At the end of this module, you will be able to:
- Identify the leading causes of serious injuries and fatalities for steel erection
- Identify steel erection hazards
- Identify and describe safe erection procedures and how to prevent a structure from collapsing
- Describe fall protection procedures and equipment
- Describe how to prevent injuries from falling objects
The following key questions are answered in this module:
What are the major causes of injuries during steel erection activities?
Most injuries are caused by falls, falling objects, or structural collapses.
What is a site-specific erection plan?
Documentation that includes the order of erection activities, crane selection and placement, safety procedures, and an emergency response plan developed by a qualified person.
What are the connection requirements for open web steel joists?
Joists under 40 ft. long can be bolted or welded on one end. Joists spanning 40-60 ft. must be bolted on one end, but joists spanning 60 ft. or more, must be bolted at both ends.
When is fall protection required?
Connectors and metal decking installers are required to use fall protection above 30 ft. Between 15 and 30 ft. they must wear a personal fall arrest system, but they are not required to tie-off. All other employees working higher than 15 feet must use conventional fall protection.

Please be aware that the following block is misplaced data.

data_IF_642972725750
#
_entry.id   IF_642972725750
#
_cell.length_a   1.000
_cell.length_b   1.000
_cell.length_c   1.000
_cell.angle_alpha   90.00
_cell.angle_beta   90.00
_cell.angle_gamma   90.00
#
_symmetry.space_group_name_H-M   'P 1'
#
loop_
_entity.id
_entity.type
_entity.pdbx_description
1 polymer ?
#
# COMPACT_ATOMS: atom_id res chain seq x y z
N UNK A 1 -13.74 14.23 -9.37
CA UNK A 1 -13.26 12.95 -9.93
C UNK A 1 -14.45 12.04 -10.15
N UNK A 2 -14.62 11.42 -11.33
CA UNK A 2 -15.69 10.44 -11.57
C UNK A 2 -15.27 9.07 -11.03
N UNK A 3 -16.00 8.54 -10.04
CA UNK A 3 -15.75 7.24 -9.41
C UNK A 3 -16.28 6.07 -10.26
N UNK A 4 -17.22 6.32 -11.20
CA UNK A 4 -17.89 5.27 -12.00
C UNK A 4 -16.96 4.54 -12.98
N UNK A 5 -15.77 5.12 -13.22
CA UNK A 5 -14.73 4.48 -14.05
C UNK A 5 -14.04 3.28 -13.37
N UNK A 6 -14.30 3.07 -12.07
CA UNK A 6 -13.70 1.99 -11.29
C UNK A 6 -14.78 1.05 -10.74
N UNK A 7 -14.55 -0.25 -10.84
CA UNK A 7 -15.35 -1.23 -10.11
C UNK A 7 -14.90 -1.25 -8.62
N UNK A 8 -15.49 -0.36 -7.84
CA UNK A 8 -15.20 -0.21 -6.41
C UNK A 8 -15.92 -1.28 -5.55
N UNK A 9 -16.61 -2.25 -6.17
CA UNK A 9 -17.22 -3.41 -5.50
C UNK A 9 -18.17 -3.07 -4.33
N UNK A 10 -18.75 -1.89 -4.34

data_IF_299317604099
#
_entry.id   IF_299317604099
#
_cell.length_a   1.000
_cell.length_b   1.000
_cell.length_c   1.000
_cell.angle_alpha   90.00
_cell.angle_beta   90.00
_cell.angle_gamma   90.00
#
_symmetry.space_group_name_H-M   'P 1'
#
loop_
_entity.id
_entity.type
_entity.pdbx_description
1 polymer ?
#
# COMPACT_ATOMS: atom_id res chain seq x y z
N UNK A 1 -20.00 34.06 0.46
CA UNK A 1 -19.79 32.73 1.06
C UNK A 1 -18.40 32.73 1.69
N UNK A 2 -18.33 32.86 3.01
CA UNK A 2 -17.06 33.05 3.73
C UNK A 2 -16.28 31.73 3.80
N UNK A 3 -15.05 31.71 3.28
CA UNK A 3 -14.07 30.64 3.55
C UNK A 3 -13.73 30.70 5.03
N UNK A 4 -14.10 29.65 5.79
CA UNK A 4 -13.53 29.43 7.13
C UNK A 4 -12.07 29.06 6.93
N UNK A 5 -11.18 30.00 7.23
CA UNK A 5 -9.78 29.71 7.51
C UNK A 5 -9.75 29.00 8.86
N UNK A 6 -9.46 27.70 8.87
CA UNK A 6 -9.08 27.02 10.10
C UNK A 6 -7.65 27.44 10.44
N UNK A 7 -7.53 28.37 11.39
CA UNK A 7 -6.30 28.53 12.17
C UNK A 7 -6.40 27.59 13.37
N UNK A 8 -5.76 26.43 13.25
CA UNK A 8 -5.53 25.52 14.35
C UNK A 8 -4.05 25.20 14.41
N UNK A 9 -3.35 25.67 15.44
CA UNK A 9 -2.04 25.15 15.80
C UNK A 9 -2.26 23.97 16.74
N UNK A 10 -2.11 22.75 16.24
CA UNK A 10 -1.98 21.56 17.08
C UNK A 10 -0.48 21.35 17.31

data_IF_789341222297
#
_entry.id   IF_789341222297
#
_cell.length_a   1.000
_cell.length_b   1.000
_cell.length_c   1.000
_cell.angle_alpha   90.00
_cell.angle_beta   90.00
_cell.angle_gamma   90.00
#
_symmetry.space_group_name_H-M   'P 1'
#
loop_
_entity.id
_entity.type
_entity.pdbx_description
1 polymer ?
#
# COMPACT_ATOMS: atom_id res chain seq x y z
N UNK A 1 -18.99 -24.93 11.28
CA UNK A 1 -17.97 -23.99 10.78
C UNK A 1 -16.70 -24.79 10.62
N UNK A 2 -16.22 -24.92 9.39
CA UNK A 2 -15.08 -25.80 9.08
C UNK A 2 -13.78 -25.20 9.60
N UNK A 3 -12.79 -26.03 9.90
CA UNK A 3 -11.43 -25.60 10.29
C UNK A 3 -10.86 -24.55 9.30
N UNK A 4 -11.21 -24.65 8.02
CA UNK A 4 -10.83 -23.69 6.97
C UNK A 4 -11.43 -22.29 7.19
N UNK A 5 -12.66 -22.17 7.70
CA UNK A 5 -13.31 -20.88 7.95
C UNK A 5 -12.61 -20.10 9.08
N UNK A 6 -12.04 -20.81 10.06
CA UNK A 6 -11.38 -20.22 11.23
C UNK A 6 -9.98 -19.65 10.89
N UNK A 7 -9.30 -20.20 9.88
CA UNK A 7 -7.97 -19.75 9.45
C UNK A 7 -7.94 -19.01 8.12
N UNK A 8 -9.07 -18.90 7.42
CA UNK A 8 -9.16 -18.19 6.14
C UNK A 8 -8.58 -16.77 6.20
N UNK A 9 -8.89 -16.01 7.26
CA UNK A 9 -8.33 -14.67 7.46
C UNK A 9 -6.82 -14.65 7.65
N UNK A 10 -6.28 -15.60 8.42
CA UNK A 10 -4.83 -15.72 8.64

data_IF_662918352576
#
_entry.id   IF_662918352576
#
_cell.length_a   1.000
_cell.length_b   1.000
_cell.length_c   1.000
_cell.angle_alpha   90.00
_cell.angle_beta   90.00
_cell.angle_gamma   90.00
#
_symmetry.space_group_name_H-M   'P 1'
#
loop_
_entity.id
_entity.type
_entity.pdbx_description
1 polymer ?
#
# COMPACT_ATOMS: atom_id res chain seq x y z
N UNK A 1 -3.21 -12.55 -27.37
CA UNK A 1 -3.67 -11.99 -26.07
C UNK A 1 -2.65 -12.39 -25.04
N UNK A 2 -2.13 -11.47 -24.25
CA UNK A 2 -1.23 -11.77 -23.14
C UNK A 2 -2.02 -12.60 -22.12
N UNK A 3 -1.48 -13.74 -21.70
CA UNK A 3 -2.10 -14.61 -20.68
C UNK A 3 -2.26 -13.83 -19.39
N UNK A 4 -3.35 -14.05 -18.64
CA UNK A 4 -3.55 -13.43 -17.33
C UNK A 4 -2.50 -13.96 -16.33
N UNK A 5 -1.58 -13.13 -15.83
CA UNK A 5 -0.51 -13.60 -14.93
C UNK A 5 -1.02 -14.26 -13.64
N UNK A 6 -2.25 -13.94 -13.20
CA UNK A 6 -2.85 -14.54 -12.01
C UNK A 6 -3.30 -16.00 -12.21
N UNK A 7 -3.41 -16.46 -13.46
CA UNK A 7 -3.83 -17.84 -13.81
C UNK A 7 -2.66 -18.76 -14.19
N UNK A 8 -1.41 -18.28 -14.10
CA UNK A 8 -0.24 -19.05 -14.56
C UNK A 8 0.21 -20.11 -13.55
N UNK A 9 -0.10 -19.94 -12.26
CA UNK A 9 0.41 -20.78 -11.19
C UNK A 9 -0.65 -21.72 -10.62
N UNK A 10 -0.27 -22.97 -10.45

Is job specific training required for any ironworker jobs?
Yes, employees involved in multiple-lift rigging, connecting, and installing decking must receive special job-specific training.
Below is a transcript of the video sample provided for this module:
Collapsing structures are a leading cause of worker fatalities, so structural stability is critical. Stability requires a good foundation. Prior to setting the column, the base plate and anchor bolts should be inspected. All columns must be anchored by a minimum of four anchor bolts set in concrete. The column base plate can be placed on a level concrete floor. A pre-grouted leveling plate, leveling nuts, or shims. When leveling nuts or shims are used, the space between the base plate and foundation is filled in with grout. A tapered grout edge from the base plate to the foundation is preferred. Bracing or guy-wires may be needed until the column is secured with additional framing. The stability of the column should be checked prior to releasing the hoist lines.
Use the additional resources and links below to learn more about this topic:
- Occupational Safety and Health Administration (OSHA) – www.osha.gov
- OSHA eTools - https://www.osha.gov/SLTC/etools/steelerection/index.html
- Steel Joist Institute - https://steeljoist.org/
- Steel Erectors Association of America (SEAA) – www.seaa.net